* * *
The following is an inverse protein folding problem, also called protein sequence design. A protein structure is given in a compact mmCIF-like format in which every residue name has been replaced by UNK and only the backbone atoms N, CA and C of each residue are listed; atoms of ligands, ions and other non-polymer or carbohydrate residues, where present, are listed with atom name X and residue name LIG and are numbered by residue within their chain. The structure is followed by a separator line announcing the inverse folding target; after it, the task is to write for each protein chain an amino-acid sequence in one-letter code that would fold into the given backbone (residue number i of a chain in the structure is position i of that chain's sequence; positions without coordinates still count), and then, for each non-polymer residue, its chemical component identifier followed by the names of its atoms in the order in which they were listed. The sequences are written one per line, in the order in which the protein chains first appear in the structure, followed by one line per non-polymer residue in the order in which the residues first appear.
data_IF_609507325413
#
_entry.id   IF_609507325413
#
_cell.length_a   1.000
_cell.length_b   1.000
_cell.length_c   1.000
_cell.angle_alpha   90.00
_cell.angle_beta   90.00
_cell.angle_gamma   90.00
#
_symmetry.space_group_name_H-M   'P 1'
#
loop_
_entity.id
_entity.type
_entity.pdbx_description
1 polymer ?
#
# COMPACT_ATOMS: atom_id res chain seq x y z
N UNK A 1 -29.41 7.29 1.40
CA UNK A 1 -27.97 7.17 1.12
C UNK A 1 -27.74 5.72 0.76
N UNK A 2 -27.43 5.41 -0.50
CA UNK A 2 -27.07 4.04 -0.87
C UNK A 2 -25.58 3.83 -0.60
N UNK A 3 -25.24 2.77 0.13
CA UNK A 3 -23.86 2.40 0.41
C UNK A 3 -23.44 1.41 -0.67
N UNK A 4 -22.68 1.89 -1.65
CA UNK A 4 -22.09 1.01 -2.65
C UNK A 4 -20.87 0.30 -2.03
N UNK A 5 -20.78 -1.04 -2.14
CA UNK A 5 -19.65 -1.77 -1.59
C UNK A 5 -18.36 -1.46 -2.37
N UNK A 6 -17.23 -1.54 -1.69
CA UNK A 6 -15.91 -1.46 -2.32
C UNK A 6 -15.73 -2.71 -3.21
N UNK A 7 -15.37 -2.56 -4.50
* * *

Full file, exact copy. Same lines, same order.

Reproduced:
The following is an inverse protein folding problem, also called protein sequence design. A protein structure is given in a compact mmCIF-like format in which every residue name has been replaced by UNK and only the backbone atoms N, CA and C of each residue are listed; atoms of ligands, ions and other non-polymer or carbohydrate residues, where present, are listed with atom name X and residue name LIG and are numbered by residue within their chain. The structure is followed by a separator line announcing the inverse folding target; after it, the task is to write for each protein chain an amino-acid sequence in one-letter code that would fold into the given backbone (residue number i of a chain in the structure is position i of that chain's sequence; positions without coordinates still count), and then, for each non-polymer residue, its chemical component identifier followed by the names of its atoms in the order in which they were listed. The sequences are written one per line, in the order in which the protein chains first appear in the structure, followed by one line per non-polymer residue in the order in which the residues first appear.
data_IF_609507325413
#
_entry.id   IF_609507325413
#
_cell.length_a   1.000
_cell.length_b   1.000
_cell.length_c   1.000
_cell.angle_alpha   90.00
_cell.angle_beta   90.00
_cell.angle_gamma   90.00
#
_symmetry.space_group_name_H-M   'P 1'
#
loop_
_entity.id
_entity.type
_entity.pdbx_description
1 polymer ?
#
# COMPACT_ATOMS: atom_id res chain seq x y z
N UNK A 1 -29.41 7.29 1.40
CA UNK A 1 -27.97 7.17 1.12
C UNK A 1 -27.74 5.72 0.76
N UNK A 2 -27.43 5.41 -0.50
CA UNK A 2 -27.07 4.04 -0.87
C UNK A 2 -25.58 3.83 -0.60
N UNK A 3 -25.24 2.77 0.13
CA UNK A 3 -23.86 2.40 0.41
C UNK A 3 -23.44 1.41 -0.67
N UNK A 4 -22.68 1.89 -1.65
CA UNK A 4 -22.09 1.01 -2.65
C UNK A 4 -20.87 0.30 -2.03
N UNK A 5 -20.78 -1.04 -2.14
CA UNK A 5 -19.65 -1.77 -1.59
C UNK A 5 -18.36 -1.46 -2.37
N UNK A 6 -17.23 -1.54 -1.69
CA UNK A 6 -15.91 -1.46 -2.32
C UNK A 6 -15.73 -2.71 -3.21
N UNK A 7 -15.37 -2.56 -4.50